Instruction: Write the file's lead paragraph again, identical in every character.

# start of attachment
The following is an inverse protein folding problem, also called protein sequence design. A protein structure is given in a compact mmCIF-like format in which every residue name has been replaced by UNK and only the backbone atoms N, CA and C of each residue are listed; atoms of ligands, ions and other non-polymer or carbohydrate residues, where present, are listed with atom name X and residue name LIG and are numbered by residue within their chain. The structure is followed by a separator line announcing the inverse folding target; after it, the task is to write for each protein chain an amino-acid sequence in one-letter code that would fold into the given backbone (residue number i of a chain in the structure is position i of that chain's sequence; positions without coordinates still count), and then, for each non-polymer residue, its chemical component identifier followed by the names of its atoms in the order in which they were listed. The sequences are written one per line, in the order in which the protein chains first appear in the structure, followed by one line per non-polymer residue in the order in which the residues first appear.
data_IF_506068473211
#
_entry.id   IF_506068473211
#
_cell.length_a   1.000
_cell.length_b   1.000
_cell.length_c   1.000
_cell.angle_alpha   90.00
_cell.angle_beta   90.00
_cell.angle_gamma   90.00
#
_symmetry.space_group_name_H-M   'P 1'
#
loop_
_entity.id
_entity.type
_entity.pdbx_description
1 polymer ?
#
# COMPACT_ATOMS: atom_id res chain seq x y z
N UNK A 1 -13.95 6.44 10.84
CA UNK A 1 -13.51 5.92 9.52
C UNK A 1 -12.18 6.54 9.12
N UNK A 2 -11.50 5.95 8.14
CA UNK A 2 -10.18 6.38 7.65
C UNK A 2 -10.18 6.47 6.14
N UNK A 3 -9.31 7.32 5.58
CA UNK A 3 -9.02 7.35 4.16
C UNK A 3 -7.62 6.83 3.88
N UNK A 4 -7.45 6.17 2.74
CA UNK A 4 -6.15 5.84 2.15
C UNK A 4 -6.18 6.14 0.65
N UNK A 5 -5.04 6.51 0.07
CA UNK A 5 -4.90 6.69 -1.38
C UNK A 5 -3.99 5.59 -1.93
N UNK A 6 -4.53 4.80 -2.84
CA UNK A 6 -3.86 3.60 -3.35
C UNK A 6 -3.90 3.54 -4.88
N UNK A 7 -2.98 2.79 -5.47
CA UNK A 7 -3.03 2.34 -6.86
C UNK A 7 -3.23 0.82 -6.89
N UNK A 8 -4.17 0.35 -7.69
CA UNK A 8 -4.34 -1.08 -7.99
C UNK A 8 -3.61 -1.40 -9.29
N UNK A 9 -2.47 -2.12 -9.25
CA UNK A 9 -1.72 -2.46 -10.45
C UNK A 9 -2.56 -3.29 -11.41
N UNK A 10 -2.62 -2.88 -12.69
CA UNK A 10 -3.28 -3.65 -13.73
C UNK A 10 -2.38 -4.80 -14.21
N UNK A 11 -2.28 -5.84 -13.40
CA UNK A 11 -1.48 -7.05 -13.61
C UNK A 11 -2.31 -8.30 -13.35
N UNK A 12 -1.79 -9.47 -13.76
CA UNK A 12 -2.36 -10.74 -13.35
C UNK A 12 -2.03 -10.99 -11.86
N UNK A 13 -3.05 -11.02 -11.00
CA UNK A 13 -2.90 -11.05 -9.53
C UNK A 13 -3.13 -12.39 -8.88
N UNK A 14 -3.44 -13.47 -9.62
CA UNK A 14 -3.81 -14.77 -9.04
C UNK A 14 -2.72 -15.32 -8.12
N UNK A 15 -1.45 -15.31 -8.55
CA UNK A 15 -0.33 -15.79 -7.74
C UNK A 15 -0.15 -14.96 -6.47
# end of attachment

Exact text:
The following is an inverse protein folding problem, also called protein sequence design. A protein structure is given in a compact mmCIF-like format in which every residue name has been replaced by UNK and only the backbone atoms N, CA and C of each residue are listed; atoms of ligands, ions and other non-polymer or carbohydrate residues, where present, are listed with atom name X and residue name LIG and are numbered by residue within their chain. The structure is followed by a separator line announcing the inverse folding target; after it, the task is to write for each protein chain an amino-acid sequence in one-letter code that would fold into the given backbone (residue number i of a chain in the structure is position i of that chain's sequence; positions without coordinates still count), and then, for each non-polymer residue, its chemical component identifier followed by the names of its atoms in the order in which they were listed. The sequences are written one per line, in the order in which the protein chains first appear in the structure, followed by one line per non-polymer residue in the order in which the residues first appear.